Five big developments from Google I/O

Yesterday saw the end of the first day of Google’s three-day developer-focused conference Google I/O in San Francisco. And for consumers, there was plenty on offer.

The annual Google fest is popular – tickets for this year’s conference, at a whopping US$900, sold out in 49 minutes.

It features sessions on building applications with Google and the company’s popular open-web technologies such as Google Chrome.

In addition, many new Google developments are unveiled.

Yesterday’s three-hour keynote speech drew to a close with a question-and-answer session with Google’s CEO Larry Page, who brought some very exciting updates for Android developers and general users.

While a number of commentators have jumped on a Samsung Galaxy S4 smartphone “Google edition” and new software development tools, there were plenty of interesting – and useful – features in there for the rest of us.

So, from the keynote, I’d like to highlight five key things that will potentially change the way people work, think and interact with computers.

The emphasis of natural interaction with Google search

When senior vice-president Amit Singhal took to the stage, he said:

“The search of the future will need to answer, converse and anticipate.”

He said this while announcing Google’s new Chrome-based voice search – a “virtual assistant” in the mould of Siri, the iPhone’s voice-activated helper.

You’ll be able to sit back, say “OK Google” followed by a question into your computer’s microphone, and Google will answer you. It’s completely voice-activated – no need to type or click anything.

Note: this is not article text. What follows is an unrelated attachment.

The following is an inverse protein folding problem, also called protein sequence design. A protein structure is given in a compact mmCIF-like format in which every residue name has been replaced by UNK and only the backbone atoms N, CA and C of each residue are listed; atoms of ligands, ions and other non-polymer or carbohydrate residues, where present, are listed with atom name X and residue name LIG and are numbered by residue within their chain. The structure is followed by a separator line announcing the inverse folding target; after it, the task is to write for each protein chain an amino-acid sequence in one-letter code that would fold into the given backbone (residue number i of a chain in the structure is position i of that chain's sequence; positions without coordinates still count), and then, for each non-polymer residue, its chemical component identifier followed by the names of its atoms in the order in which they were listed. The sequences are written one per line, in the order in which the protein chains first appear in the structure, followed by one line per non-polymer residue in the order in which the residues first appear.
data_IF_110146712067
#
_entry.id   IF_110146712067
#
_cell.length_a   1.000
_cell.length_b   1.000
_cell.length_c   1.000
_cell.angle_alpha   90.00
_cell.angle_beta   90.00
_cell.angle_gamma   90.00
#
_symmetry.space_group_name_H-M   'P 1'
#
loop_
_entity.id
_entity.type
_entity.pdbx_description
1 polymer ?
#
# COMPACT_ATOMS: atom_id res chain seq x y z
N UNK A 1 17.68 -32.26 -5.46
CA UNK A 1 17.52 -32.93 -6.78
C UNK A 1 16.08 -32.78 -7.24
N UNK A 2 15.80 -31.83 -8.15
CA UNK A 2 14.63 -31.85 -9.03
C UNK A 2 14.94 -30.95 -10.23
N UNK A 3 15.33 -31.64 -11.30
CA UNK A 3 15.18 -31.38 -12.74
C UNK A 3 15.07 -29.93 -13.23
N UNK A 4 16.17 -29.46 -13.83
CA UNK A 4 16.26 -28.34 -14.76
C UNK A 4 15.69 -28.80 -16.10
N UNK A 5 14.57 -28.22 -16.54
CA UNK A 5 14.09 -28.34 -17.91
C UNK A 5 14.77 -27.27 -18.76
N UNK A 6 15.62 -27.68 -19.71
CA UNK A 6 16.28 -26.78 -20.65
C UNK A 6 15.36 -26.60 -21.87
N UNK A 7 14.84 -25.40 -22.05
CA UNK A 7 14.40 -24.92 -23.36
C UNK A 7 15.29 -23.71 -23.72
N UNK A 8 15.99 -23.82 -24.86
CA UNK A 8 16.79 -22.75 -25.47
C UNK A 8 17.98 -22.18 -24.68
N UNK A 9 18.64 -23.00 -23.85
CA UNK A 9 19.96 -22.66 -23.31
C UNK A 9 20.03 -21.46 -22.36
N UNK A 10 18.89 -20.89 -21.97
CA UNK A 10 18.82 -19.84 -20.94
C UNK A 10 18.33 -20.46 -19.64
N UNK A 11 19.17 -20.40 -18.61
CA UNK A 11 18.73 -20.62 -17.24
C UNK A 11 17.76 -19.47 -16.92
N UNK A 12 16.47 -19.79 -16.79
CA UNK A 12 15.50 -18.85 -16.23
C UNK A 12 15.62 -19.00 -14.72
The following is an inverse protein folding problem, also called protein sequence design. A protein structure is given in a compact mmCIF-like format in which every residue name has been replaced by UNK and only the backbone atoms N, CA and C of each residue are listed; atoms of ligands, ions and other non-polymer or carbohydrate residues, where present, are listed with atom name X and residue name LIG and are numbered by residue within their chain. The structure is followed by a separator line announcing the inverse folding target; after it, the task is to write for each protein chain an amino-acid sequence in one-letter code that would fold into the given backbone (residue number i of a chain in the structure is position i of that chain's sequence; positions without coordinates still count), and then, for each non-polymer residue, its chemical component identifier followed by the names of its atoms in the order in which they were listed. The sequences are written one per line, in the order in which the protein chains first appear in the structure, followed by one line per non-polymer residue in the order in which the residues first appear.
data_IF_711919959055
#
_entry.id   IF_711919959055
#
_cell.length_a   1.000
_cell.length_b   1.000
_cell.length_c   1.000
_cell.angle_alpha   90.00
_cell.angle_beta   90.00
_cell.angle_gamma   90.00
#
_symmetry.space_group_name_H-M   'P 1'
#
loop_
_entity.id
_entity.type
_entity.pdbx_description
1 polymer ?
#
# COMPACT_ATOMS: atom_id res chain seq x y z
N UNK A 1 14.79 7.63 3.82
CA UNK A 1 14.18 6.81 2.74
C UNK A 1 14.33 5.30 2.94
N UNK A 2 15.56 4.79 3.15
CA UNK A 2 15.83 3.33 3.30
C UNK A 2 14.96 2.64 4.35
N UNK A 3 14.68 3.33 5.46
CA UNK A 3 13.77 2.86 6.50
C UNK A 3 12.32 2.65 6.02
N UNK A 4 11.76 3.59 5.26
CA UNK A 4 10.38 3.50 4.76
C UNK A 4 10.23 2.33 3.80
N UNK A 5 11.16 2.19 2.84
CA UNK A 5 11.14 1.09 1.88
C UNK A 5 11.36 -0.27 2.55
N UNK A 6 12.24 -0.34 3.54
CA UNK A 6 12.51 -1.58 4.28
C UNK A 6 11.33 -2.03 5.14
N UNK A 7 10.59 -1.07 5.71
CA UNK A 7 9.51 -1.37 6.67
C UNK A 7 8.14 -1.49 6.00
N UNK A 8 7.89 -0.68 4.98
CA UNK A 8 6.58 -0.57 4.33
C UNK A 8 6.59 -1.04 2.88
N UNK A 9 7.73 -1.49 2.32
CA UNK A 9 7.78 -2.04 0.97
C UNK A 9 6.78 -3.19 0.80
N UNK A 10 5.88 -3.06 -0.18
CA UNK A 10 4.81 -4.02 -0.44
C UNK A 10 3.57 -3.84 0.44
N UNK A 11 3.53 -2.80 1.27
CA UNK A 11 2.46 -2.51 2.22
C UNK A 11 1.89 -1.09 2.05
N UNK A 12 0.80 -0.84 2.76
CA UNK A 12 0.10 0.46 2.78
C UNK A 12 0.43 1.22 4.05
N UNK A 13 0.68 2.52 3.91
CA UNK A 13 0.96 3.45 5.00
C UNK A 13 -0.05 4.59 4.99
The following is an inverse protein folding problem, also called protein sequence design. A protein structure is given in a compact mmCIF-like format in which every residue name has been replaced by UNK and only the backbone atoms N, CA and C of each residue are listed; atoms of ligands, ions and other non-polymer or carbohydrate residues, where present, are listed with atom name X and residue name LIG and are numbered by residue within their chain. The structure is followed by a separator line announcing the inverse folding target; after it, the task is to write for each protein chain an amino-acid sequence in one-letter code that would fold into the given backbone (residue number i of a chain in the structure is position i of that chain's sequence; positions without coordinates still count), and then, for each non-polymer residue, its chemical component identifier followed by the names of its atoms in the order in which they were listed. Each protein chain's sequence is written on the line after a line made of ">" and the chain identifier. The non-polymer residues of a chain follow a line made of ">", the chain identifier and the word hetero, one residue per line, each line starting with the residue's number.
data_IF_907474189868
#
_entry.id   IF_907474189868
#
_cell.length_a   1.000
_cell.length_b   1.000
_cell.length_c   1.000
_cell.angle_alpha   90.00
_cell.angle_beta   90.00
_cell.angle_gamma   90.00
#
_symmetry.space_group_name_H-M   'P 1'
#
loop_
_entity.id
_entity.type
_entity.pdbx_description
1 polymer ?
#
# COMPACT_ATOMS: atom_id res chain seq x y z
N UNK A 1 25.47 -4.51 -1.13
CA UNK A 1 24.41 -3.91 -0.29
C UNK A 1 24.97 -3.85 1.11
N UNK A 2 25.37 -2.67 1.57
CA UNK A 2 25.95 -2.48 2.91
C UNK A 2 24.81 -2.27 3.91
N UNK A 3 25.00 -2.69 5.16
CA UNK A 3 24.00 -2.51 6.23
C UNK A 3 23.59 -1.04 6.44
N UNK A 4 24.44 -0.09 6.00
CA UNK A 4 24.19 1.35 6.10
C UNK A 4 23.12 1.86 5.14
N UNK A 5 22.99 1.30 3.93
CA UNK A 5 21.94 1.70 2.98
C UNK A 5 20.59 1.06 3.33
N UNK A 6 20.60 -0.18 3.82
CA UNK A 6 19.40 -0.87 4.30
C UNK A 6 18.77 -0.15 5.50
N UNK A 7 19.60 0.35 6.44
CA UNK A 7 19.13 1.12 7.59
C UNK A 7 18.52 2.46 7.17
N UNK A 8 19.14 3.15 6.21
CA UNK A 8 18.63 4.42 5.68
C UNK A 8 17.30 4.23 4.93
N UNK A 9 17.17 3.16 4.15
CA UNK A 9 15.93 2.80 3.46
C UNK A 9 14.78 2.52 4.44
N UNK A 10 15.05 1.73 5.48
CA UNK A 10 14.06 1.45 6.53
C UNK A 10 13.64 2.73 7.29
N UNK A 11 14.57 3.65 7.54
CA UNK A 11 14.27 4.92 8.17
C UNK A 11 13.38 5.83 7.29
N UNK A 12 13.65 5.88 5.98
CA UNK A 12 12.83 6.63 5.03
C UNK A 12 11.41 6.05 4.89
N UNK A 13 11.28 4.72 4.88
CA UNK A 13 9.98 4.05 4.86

This paves the way for voice-activated interactions with Google Glass – the company’s forthcoming, and heavily publicised, “smart glasses”. Such interactions were demonstrated throughout the event.

New features in Google+

As part of an overhaul to its social networking service Google+, launched in 2011, the keynote introduced Auto Awesome, an upgraded online photo system.

Every photo uploaded through Auto Awesome will be enhanced automatically – including skin softening. The move could (and will) be seen as a response to Instagram, the hugely popular photography app, bought by Facebook for US$1 billion last year.

There are several other bells and whistles. If the photos you upload appear to be a panoramic series, they’ll be merged into a panoramic photo, automatically.

Updates to Google Maps

Google Maps has become more interactive. Clicking on a map focuses on that location and gives you handy tips, such as the best way to get there.

It will also make “smart recommendations” for you which, as with most Google products, become tailored the more you use it.

New tools for Google Play developers

Does using location-based services such as Maps drain your phone battery? A new fused location provider, which uses WiFi, GPS and cell tower sensors in a phone, will use 1% of the battery power used previously.

In addition, the new “Activity Recognition” application programming interface, using a phone’s in-built accelerometer, will enable apps to recognise if users are driving, walking, or biking in very battery-efficient, no-GPS method.

That’s good news for the 900 million Android activations as of 2013.

A smarter virtual assistant that anticipates our needs

We can set up reminders within the company’s Google Now search app to nudge us at “the right time” for our appointments, and highlight information that affects our movements (such as public transport service closures). It will also recommend “content” we might like, including upcoming TV shows and video games.

Ay, there’s the rub!

In a perfect world, there would be no “but” to these new developments. But it will come as little surprise that these new services and smartness come at the cost of giving away our personal information.

What we like and dislike, who our networks are, how we spend our days, and our patterns of daily activities will be of great value to our virtual assistants and our smartphones – but also to the people pulling the strings.

Was it ever thus? Yes, probably – but the more personalised such services become, the more of our privacy we surrender in return.

Dian Tjondronegoro is an Associate Professor of Mobile Multimedia at Queensland University of Technology. This article first appeared on The ConversationThe Conversation.


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